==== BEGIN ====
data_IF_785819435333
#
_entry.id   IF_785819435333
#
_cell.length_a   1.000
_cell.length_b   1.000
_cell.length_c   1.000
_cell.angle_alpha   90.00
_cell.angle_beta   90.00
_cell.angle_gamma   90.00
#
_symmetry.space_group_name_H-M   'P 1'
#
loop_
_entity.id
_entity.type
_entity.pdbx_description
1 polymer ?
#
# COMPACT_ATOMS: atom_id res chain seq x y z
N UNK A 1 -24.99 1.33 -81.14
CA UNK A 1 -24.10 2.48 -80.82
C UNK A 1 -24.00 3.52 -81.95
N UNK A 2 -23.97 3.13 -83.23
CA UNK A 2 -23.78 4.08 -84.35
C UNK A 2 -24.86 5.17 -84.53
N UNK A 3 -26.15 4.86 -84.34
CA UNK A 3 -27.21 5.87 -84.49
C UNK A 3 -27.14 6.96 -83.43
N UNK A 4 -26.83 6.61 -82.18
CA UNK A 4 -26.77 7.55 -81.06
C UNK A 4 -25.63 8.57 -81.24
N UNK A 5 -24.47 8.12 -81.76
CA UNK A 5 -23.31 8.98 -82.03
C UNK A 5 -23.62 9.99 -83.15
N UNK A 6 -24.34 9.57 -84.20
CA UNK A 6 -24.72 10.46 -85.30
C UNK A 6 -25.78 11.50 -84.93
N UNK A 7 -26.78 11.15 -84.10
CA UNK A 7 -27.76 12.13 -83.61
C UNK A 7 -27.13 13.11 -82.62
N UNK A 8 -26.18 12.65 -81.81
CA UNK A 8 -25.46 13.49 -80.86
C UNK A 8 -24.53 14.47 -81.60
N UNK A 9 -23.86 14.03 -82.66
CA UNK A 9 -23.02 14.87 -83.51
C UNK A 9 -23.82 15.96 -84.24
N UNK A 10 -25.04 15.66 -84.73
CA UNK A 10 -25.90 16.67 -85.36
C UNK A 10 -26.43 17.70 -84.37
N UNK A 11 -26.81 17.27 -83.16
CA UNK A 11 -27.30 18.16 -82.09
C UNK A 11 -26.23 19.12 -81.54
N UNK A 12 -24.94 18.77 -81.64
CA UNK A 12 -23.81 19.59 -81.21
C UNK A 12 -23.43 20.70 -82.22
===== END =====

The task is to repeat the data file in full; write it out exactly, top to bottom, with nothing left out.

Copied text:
data_IF_785819435333
#
_entry.id   IF_785819435333
#
_cell.length_a   1.000
_cell.length_b   1.000
_cell.length_c   1.000
_cell.angle_alpha   90.00
_cell.angle_beta   90.00
_cell.angle_gamma   90.00
#
_symmetry.space_group_name_H-M   'P 1'
#
loop_
_entity.id
_entity.type
_entity.pdbx_description
1 polymer ?
#
# COMPACT_ATOMS: atom_id res chain seq x y z
N UNK A 1 -24.99 1.33 -81.14
CA UNK A 1 -24.10 2.48 -80.82
C UNK A 1 -24.00 3.52 -81.95
N UNK A 2 -23.97 3.13 -83.23
CA UNK A 2 -23.78 4.08 -84.35
C UNK A 2 -24.86 5.17 -84.53
N UNK A 3 -26.15 4.86 -84.34
CA UNK A 3 -27.21 5.87 -84.49
C UNK A 3 -27.14 6.96 -83.43
N UNK A 4 -26.83 6.61 -82.18
CA UNK A 4 -26.77 7.55 -81.06
C UNK A 4 -25.63 8.57 -81.24
N UNK A 5 -24.47 8.12 -81.76
CA UNK A 5 -23.31 8.98 -82.03
C UNK A 5 -23.62 9.99 -83.15
N UNK A 6 -24.34 9.57 -84.20
CA UNK A 6 -24.72 10.46 -85.30
C UNK A 6 -25.78 11.50 -84.93
N UNK A 7 -26.78 11.15 -84.10
CA UNK A 7 -27.76 12.13 -83.61
C UNK A 7 -27.13 13.11 -82.62
N UNK A 8 -26.18 12.65 -81.81
CA UNK A 8 -25.46 13.49 -80.86
C UNK A 8 -24.53 14.47 -81.60
N UNK A 9 -23.86 14.03 -82.66
CA UNK A 9 -23.02 14.87 -83.51
C UNK A 9 -23.82 15.96 -84.24
N UNK A 10 -25.04 15.66 -84.73
CA UNK A 10 -25.90 16.67 -85.36
C UNK A 10 -26.43 17.70 -84.37
N UNK A 11 -26.81 17.27 -83.16
CA UNK A 11 -27.30 18.16 -82.09
C UNK A 11 -26.23 19.12 -81.54
N UNK A 12 -24.94 18.77 -81.64
CA UNK A 12 -23.81 19.59 -81.21
C UNK A 12 -23.43 20.70 -82.22